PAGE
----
While Intel's 2012 "Mobile Etiquette" survey revealed that the majority of adults and teens around the world believe others divulge too much information about themselves online, few admit to "oversharing" themselves. Compared to other countries surveyed, only adults in China (77 percent) consider themselves an open book when it comes to online sharing with just over half (51percent) admitting they often share too much personal information online.
"Etiquette is all about how we interact with one another, whether in person or online," explained author and etiquette expert Anna Post of The Emily Post Institute. "The latest results from Intel's 'Mobile Etiquette' survey clearly show that the question going forward won't be if we share online, but how we share online. Mobile devices enable us to share in the moment, and etiquette helps us decide how to share and connect in ways that are positive and enhance our relationships."
As an innovator behind the technology powering mobile devices and mobile lifestyles, Intel is on a continued quest to understand consumers' changing mobile usage models, how these models impact consumers' lives and how technology should evolve in the future. This drives Intel innovation to create the technology experiences that people desire and love.
Key Survey Findings
According to the latest Intel survey, approximately half of adults around the world feel overloaded by the amount of information people share online. Yet, adults and teens across the globe are sharing a wide variety of information online, with photos of themselves or people they know cited as one of the top things being shared. Other frequently shared items that adults are likely to share include: announcements of important life events in Australia and the United States; reviews and recommendations in China, France and Japan; sports information in Brazil; and current events in India and Indonesia.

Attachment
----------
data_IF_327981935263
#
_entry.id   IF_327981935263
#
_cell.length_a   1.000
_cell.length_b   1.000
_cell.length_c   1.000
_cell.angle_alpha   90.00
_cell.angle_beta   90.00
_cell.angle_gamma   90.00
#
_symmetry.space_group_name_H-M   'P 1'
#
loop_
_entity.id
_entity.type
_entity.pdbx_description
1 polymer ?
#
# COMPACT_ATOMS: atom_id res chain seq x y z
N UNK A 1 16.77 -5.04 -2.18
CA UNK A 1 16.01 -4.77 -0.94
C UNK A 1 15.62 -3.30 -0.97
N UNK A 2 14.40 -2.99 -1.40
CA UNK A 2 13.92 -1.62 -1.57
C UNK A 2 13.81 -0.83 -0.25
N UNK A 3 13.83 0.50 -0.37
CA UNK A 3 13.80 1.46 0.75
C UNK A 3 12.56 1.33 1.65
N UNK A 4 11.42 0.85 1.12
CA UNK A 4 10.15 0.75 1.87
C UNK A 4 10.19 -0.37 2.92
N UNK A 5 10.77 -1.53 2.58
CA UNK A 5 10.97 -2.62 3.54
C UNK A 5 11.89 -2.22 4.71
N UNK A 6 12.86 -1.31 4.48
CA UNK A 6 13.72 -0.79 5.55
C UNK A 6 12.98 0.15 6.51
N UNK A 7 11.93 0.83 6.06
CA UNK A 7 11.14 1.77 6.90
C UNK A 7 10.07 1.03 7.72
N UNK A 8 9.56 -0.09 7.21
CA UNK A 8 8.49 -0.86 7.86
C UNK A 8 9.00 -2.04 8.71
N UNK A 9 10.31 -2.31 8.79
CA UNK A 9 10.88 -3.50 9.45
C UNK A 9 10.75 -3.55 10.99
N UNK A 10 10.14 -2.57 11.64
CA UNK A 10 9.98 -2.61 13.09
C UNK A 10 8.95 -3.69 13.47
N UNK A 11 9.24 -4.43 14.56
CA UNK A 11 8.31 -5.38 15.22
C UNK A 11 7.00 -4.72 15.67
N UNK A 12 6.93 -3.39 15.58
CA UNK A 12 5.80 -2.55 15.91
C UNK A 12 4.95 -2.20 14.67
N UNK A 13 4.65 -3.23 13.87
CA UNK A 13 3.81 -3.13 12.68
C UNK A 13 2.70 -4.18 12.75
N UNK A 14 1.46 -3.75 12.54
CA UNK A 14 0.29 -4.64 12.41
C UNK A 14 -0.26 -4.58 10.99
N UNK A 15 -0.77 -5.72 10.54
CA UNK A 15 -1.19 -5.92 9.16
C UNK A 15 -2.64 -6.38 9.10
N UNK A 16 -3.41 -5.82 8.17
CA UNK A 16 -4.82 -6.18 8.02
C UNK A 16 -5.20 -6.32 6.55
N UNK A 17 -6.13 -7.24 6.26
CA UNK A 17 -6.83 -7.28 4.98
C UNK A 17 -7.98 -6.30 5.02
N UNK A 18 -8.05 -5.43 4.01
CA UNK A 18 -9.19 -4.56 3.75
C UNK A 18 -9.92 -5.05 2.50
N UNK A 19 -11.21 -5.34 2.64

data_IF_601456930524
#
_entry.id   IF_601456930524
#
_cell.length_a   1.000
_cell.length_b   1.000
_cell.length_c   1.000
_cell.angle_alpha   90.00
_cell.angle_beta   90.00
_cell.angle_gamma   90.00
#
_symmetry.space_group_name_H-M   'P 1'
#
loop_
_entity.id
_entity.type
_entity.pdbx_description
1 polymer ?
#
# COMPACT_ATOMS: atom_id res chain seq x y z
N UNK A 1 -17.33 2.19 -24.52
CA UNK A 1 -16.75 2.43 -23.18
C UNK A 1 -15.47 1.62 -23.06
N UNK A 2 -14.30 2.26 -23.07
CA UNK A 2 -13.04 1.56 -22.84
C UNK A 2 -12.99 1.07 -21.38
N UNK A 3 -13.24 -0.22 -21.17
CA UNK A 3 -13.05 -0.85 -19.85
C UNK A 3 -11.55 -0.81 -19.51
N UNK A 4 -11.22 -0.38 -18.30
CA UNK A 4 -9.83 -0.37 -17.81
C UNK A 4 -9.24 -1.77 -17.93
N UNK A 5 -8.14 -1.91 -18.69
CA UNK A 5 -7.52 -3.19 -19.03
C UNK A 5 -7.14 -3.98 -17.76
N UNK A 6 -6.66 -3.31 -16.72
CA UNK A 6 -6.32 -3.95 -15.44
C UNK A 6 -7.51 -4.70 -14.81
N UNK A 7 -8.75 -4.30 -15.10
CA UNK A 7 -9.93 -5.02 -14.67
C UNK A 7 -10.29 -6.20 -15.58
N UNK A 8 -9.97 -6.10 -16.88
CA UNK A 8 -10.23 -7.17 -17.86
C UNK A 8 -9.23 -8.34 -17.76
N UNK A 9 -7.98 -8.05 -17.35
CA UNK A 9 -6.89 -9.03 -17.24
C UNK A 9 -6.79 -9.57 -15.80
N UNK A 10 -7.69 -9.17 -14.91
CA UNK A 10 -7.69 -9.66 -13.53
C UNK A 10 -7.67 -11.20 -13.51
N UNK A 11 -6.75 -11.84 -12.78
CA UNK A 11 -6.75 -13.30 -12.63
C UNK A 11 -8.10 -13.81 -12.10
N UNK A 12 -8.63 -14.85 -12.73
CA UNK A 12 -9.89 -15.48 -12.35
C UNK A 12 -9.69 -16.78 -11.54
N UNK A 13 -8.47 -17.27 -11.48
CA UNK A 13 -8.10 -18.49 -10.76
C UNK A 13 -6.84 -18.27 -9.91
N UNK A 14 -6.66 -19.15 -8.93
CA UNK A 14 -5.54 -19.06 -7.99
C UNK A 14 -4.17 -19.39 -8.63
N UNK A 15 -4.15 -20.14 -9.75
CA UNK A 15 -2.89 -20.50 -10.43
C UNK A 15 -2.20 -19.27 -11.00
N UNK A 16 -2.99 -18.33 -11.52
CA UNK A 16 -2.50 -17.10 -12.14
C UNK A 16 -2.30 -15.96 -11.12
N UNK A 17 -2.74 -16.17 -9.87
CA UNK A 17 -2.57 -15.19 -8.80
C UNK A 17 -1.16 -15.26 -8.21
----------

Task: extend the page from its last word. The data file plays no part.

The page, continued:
While the survey revealed that digital sharing on mobile devices helps many people feel more connected to others, the tendency to share too much information can annoy others for various reasons. Adults and teens from each country had differing opinions on top digital sharing pet peeves. However, constant complaining, posting inappropriate photos, using profanity and sharing too many life details and personal information were prominent responses.
More than 85 percent of survey respondents across the globe wish people thought more about how others will perceive them when sharing information online. At least one-quarter of adults and one-third of teens around the world, with the exception of Japan and Indonesia, have been embarrassed by something they have done online. Many also admit to having a different personality online and to sharing false information online.
The majority of teens, with the exception of Japan, admit to constantly checking what their friends are sharing online and feeling like they are missing out when they are not able to share or consume information online. Many teens (and adults) around the world are sharing online via their mobile devices in a variety of scenarios including while on vacation and when eating a meal with others.
For additional information on Intel's annual "Mobile Etiquette" survey, visit www.intel.com/newsroom/mobileetiquette.
The Mobile Etiquette and Digital Sharing survey was conducted online in the United States by Ipsos Observer on behalf of Intel from March 1-16. Respondents were a nationally representative sample of U.S. adults ages 18 and older (n=2,008), with a margin of error of plus or minus 2.2 percentage points, and U.S. teens ages 13 to 17. A follow-up online study was conducted from June to August among a nationally representative sample of adults and teens ages 13 to 17 in seven additional countries: Australia, Brazil, China (adults only), France, India, Indonesia and Japan. The sample population in Brazil, India, Indonesia and Japan are based on the online populations.